“The biggest differentiating factor that I see with TGP alumni compared to similar programs in the field, is an ability to adeptly conceptualize barriers and facilitate thorough thought processes but still continue to forge ahead with actionable solutions. The program addresses the integrated nature of sustainable development and encourages students to bare this in mind as they move forward with their careers, startups, projects, and so forth.”
Going Beyond The GREEN Program
After her GREEN program in 2011, Jessica and her group members strayed from the main focus of their original Capstone Project idea, only to be excited about taking on a new focus: her own business. Jessica retained the core of her project to educate people on sustainability in order to bring awareness and concern to the topic. In 2012, she volunteered for WindAid, returning back in 2013 where she helped break the Guinness World Record for the highest altitude wind turbine in the world. Eventually, she co-founded WindAid Institute.
“What I ended up doing was cofounding a not-for-profit organization in Peru that focuses on education – but not only on the communities that we’re helping, but also the volunteers that come from around the world as well. So I’m running something similar to The GREEN Program but it’s very different because we’re more focused on providing electricity to the communities and empowering them to live sustainably with an educational element, too.”
Similarly determined, Ryan attempted to push his biodigestor idea for his senior design project. Part of this project included building a lab scale unit in the senior lab to run tests on manure from local Dairy Farms. Although his project topic didn’t move forward by the Senior Design Committee, Ryan says “because of my Capstone Project and experience on The GREEN Program, I got an internship with a local start-up called PK Clean that was working on turning plastic waste into oil.”
Tell us about your inspiration to continue pursuing your Capstone Project beyond The GREEN Program
Though Jessica knew she wanted to pursue wind turbines and work in Latin America, she says that The GREEN Program helped her determine what she wanted to focus on outside of university: renewables and education.
“What I noticed was that I didn’t have to be in corporate America to actually do what is most satisfying to me! And then also, being able to see and meet people like Melissa and Brady and seeing that they were all so young and excited about the work that we’re doing that I was just kind of convinced that maybe that could be me as well.”
The GREEN Program, “reignited [his] passion for learning about renewable energy technology,” says Ryan.
The progam, “reminded me of why I went into engineering in the first place, and kickstarted my career in sustainable engineering.” On each of his programs with GREEN, Ryan’s desire to be a part of the sustainable energy revolution was increased with the “world-wide network of friends and like-minded individuals to help me achieve my goals.”
Education Abroad. Redefined. Reinvented… comes to life!
“The GREEN program made me officially decide that I wanted to switch my major and do renewable energy and sustainability,” says Haydon. “Now, I’m an environmental engineer major and civil engineer major.”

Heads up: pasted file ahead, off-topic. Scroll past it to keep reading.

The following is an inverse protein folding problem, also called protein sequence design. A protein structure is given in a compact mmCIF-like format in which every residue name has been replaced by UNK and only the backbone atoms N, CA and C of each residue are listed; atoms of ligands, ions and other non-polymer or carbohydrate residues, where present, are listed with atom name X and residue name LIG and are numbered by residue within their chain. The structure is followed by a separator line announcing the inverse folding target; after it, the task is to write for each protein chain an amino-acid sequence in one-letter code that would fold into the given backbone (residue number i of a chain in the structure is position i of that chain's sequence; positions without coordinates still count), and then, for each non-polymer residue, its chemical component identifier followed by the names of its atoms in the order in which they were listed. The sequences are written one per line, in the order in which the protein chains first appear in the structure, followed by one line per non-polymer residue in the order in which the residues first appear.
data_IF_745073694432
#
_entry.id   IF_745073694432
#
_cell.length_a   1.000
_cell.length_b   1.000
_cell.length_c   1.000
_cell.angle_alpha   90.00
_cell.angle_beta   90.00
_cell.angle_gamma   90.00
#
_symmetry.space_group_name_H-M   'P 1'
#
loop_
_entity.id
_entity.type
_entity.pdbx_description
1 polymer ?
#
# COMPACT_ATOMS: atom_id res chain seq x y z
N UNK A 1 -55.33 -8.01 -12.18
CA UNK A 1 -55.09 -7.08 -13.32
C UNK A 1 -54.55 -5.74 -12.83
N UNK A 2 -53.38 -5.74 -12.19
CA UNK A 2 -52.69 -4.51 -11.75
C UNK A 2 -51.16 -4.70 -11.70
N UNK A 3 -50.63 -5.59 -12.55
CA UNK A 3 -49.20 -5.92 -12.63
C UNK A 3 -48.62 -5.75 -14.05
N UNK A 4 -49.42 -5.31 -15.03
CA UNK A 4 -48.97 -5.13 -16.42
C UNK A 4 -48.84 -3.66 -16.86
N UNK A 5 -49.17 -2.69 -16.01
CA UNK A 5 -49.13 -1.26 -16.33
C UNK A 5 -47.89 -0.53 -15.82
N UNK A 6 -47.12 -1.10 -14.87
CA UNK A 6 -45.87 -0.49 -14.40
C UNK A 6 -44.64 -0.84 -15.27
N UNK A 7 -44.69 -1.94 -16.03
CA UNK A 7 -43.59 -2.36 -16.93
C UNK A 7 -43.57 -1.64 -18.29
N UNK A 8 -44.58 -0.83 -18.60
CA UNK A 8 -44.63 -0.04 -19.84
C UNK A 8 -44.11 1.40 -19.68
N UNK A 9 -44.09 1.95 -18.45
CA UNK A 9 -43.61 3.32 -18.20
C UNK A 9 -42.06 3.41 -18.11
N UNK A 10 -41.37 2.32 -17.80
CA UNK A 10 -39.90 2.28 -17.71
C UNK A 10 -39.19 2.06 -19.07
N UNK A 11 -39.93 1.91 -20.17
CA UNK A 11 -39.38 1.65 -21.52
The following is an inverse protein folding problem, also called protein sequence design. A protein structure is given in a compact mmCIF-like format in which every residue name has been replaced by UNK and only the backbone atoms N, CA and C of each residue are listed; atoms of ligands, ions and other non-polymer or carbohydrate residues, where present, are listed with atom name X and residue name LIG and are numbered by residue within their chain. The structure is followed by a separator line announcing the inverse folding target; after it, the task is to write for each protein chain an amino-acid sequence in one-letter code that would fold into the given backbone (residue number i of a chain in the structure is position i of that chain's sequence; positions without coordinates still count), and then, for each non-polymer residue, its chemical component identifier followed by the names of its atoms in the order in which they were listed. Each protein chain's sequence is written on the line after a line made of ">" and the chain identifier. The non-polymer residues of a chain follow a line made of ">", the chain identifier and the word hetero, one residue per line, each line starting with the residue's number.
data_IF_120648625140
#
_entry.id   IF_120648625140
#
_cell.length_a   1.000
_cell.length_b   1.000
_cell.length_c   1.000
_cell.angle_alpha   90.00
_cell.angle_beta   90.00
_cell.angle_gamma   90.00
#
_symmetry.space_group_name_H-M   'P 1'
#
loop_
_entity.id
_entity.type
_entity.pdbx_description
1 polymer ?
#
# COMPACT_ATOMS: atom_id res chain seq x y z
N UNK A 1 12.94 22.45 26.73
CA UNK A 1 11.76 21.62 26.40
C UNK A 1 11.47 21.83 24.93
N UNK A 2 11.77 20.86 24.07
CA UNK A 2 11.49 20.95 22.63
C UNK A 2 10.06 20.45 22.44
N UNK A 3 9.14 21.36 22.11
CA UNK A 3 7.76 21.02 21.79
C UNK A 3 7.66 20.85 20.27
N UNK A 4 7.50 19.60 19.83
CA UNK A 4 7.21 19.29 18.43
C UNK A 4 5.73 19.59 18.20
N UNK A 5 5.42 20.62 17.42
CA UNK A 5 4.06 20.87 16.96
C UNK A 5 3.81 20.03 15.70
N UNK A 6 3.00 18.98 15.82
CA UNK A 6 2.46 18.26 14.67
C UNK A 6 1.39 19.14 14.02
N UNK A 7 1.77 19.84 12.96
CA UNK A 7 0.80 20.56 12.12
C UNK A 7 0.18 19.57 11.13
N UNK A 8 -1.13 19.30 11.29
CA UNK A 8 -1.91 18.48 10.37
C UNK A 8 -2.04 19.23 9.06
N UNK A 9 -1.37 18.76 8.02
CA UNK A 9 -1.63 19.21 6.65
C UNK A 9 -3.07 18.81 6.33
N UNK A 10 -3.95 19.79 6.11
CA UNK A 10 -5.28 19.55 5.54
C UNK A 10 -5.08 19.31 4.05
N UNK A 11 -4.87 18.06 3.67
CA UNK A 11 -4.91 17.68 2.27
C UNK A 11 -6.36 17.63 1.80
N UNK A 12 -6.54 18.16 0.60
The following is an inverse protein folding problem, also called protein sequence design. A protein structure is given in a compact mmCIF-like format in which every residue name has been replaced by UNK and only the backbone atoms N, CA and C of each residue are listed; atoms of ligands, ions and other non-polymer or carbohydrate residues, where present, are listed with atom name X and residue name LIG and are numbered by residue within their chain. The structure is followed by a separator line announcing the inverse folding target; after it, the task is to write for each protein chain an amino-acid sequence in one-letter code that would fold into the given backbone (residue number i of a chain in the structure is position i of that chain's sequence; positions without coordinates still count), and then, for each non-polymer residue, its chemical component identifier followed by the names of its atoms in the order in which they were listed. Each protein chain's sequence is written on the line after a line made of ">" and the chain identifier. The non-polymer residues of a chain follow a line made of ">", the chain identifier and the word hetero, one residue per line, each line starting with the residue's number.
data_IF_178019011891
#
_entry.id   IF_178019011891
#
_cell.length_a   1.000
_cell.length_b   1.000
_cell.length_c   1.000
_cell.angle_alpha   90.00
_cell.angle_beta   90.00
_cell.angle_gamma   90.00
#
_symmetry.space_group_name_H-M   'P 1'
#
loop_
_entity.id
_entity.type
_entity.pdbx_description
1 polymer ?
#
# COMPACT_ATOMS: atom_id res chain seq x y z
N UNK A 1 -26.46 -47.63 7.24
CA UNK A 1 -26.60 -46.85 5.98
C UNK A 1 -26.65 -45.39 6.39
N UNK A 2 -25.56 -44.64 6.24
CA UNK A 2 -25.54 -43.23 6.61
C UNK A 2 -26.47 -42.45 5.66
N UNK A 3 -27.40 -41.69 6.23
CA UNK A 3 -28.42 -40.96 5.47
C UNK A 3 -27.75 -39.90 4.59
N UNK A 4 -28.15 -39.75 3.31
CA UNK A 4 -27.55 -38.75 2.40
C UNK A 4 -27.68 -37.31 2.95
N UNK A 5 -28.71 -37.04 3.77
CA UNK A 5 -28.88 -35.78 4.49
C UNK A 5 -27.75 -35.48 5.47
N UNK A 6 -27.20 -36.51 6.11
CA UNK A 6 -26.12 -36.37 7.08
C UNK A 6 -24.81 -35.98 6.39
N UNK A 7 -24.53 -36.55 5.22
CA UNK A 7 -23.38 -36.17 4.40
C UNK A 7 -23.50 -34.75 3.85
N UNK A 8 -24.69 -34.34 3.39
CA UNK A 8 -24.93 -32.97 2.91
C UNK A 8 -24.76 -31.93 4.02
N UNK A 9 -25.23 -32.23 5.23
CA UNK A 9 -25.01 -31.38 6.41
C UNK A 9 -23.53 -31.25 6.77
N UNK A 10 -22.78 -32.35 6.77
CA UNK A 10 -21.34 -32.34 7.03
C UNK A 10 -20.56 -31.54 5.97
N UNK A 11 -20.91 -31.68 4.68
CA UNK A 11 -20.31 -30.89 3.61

The importance of industry exposure is unparalleled
“Based on my experiences, I was with classmates that had never experienced any of those,” Jessica replied. She believes that there is immeasurable importance for students to have access to international edcuation opportunities and industry exposure because, “it completely changes your outlook on life and it definitely makes you get out of your comfort zone… we need to feel connected to one another and help one another to ensure that sustainability happens.
What’s your biggest take-away from your Capstone experience with GREEN?
“Students should do their Capstone Project on something that they are passionate about,” Ryan says. “If you are unsure about what that is, they should choose something that they were always fascinated by, or a subject they want to delve more into… Even if it would just change the life of one individual, to that one person it could mean the world to them.”
Getting such close help from GREEN to finalize her project, Haydon says that students should take advantage of the connections that you are going to make on the program because, “They want to help you do what you want to do. So just find something in your Capstone Project when you’re working on it that you enjoy or something that you really feel passionate about and they really will help you try and make it happen.“
Entirely open-ended and with the only limit being the students’ imagination, Capstone Projects take up all sorts of ideas and create diverse solutions to the world’s problems. What’s important about the Capstone Project is that students are able to demonstrate their ability to be self-sufficient as they develop skills such as oral communication, research, planning, teamwork, marketing, and more. From here, the possibilties are endless, and that is one of the most exciting pieces of our students’ experiences: where will their passions take them? We’ll have to wait and see!